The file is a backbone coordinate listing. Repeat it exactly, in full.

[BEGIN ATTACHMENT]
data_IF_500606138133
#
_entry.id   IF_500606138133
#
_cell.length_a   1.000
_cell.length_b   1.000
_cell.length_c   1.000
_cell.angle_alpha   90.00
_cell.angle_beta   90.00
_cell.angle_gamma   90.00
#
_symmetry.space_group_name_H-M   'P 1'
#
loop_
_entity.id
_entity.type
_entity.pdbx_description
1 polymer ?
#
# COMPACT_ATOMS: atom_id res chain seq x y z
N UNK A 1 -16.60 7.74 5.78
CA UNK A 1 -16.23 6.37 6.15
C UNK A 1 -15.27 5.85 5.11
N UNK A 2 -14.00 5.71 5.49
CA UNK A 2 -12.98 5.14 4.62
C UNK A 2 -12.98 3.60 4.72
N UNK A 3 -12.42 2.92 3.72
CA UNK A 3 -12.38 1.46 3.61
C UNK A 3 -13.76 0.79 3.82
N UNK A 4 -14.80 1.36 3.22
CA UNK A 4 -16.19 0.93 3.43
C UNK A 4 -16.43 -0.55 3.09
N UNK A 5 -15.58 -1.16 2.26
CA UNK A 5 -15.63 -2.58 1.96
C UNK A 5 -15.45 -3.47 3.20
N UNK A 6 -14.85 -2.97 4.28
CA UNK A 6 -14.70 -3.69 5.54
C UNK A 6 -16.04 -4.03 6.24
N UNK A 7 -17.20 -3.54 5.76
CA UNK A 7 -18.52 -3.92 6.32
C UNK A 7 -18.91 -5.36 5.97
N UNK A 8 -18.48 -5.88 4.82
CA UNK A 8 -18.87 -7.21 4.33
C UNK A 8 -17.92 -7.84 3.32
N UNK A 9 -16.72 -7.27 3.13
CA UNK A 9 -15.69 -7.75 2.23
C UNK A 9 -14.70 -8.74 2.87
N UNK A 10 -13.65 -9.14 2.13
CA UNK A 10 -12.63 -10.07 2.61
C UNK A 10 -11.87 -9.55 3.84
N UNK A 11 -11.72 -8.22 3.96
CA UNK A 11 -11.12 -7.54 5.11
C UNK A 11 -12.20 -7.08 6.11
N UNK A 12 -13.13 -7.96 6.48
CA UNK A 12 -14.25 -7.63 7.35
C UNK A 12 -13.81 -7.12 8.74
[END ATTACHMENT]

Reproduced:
data_IF_500606138133
#
_entry.id   IF_500606138133
#
_cell.length_a   1.000
_cell.length_b   1.000
_cell.length_c   1.000
_cell.angle_alpha   90.00
_cell.angle_beta   90.00
_cell.angle_gamma   90.00
#
_symmetry.space_group_name_H-M   'P 1'
#
loop_
_entity.id
_entity.type
_entity.pdbx_description
1 polymer ?
#
# COMPACT_ATOMS: atom_id res chain seq x y z
N UNK A 1 -16.60 7.74 5.78
CA UNK A 1 -16.23 6.37 6.15
C UNK A 1 -15.27 5.85 5.11
N UNK A 2 -14.00 5.71 5.49
CA UNK A 2 -12.98 5.14 4.62
C UNK A 2 -12.98 3.60 4.72
N UNK A 3 -12.42 2.92 3.72
CA UNK A 3 -12.38 1.46 3.61
C UNK A 3 -13.76 0.79 3.82
N UNK A 4 -14.80 1.36 3.22
CA UNK A 4 -16.19 0.93 3.43
C UNK A 4 -16.43 -0.55 3.09
N UNK A 5 -15.58 -1.16 2.26
CA UNK A 5 -15.63 -2.58 1.96
C UNK A 5 -15.45 -3.47 3.20
N UNK A 6 -14.85 -2.97 4.28
CA UNK A 6 -14.70 -3.69 5.54
C UNK A 6 -16.04 -4.03 6.24
N UNK A 7 -17.20 -3.54 5.76
CA UNK A 7 -18.52 -3.92 6.32
C UNK A 7 -18.91 -5.36 5.97
N UNK A 8 -18.48 -5.88 4.82
CA UNK A 8 -18.87 -7.21 4.33
C UNK A 8 -17.92 -7.84 3.32
N UNK A 9 -16.72 -7.27 3.13
CA UNK A 9 -15.69 -7.75 2.23
C UNK A 9 -14.70 -8.74 2.87
N UNK A 10 -13.65 -9.14 2.13
CA UNK A 10 -12.63 -10.07 2.61
C UNK A 10 -11.87 -9.55 3.84
N UNK A 11 -11.72 -8.22 3.96
CA UNK A 11 -11.12 -7.54 5.11
C UNK A 11 -12.20 -7.08 6.11
N UNK A 12 -13.13 -7.96 6.48
CA UNK A 12 -14.25 -7.63 7.35
C UNK A 12 -13.81 -7.12 8.74